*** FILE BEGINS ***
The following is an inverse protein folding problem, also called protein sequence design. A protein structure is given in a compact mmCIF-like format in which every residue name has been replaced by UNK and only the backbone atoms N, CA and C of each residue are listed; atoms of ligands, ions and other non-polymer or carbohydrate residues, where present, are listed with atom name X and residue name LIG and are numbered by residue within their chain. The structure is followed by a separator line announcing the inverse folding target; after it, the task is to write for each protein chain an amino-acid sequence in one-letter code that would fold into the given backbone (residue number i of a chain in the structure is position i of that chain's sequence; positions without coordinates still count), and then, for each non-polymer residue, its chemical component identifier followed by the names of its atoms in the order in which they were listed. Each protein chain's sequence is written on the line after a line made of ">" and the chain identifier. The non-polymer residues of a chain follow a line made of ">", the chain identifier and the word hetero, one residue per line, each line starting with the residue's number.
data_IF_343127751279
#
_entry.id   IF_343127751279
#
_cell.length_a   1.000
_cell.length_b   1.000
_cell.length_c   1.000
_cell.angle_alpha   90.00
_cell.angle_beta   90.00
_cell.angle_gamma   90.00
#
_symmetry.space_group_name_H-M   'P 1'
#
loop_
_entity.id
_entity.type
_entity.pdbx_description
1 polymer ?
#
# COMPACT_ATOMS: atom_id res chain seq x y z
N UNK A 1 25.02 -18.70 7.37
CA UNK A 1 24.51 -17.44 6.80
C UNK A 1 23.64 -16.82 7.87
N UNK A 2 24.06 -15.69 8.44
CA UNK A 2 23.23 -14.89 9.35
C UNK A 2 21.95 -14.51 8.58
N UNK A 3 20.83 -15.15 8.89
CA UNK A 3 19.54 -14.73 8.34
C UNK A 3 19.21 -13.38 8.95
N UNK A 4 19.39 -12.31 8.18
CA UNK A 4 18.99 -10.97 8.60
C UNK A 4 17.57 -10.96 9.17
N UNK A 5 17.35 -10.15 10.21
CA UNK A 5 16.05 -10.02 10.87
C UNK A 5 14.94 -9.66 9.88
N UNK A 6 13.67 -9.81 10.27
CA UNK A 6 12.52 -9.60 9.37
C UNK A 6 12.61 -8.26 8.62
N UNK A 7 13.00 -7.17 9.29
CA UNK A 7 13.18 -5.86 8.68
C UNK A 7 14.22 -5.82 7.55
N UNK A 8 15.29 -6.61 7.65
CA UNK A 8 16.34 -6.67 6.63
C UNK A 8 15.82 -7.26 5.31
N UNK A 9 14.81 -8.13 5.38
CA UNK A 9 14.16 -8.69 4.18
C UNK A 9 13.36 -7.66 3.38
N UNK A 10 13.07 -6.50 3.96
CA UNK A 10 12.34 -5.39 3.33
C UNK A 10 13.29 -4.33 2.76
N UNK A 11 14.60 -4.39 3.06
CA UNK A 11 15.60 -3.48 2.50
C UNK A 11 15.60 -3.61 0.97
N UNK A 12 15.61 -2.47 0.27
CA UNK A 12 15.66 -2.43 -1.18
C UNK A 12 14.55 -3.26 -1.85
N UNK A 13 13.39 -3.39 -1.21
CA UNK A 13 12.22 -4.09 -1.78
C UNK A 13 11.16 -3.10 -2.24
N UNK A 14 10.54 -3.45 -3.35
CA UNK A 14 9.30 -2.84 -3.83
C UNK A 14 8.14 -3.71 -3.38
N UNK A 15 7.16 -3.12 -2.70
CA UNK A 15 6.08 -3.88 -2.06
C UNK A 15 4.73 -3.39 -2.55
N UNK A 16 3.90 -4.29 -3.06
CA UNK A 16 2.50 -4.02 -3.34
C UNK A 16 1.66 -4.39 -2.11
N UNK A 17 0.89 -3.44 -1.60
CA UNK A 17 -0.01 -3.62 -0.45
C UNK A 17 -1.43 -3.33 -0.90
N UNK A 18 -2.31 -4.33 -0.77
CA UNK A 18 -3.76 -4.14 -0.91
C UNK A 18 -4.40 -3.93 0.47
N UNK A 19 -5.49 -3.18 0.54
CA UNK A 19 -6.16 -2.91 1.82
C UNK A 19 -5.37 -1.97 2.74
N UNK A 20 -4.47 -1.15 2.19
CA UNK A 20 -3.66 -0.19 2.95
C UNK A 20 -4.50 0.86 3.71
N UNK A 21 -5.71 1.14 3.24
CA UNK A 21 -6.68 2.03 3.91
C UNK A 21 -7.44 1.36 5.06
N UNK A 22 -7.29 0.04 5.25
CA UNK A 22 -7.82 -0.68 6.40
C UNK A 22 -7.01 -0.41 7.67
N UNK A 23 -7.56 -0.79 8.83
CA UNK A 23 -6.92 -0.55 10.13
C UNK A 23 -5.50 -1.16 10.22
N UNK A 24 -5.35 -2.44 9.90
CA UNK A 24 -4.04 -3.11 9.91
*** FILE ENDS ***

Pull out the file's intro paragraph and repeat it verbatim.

The following is an inverse protein folding problem, also called protein sequence design. A protein structure is given in a compact mmCIF-like format in which every residue name has been replaced by UNK and only the backbone atoms N, CA and C of each residue are listed; atoms of ligands, ions and other non-polymer or carbohydrate residues, where present, are listed with atom name X and residue name LIG and are numbered by residue within their chain. The structure is followed by a separator line announcing the inverse folding target; after it, the task is to write for each protein chain an amino-acid sequence in one-letter code that would fold into the given backbone (residue number i of a chain in the structure is position i of that chain's sequence; positions without coordinates still count), and then, for each non-polymer residue, its chemical component identifier followed by the names of its atoms in the order in which they were listed. Each protein chain's sequence is written on the line after a line made of ">" and the chain identifier. The non-polymer residues of a chain follow a line made of ">", the chain identifier and the word hetero, one residue per line, each line starting with the residue's number.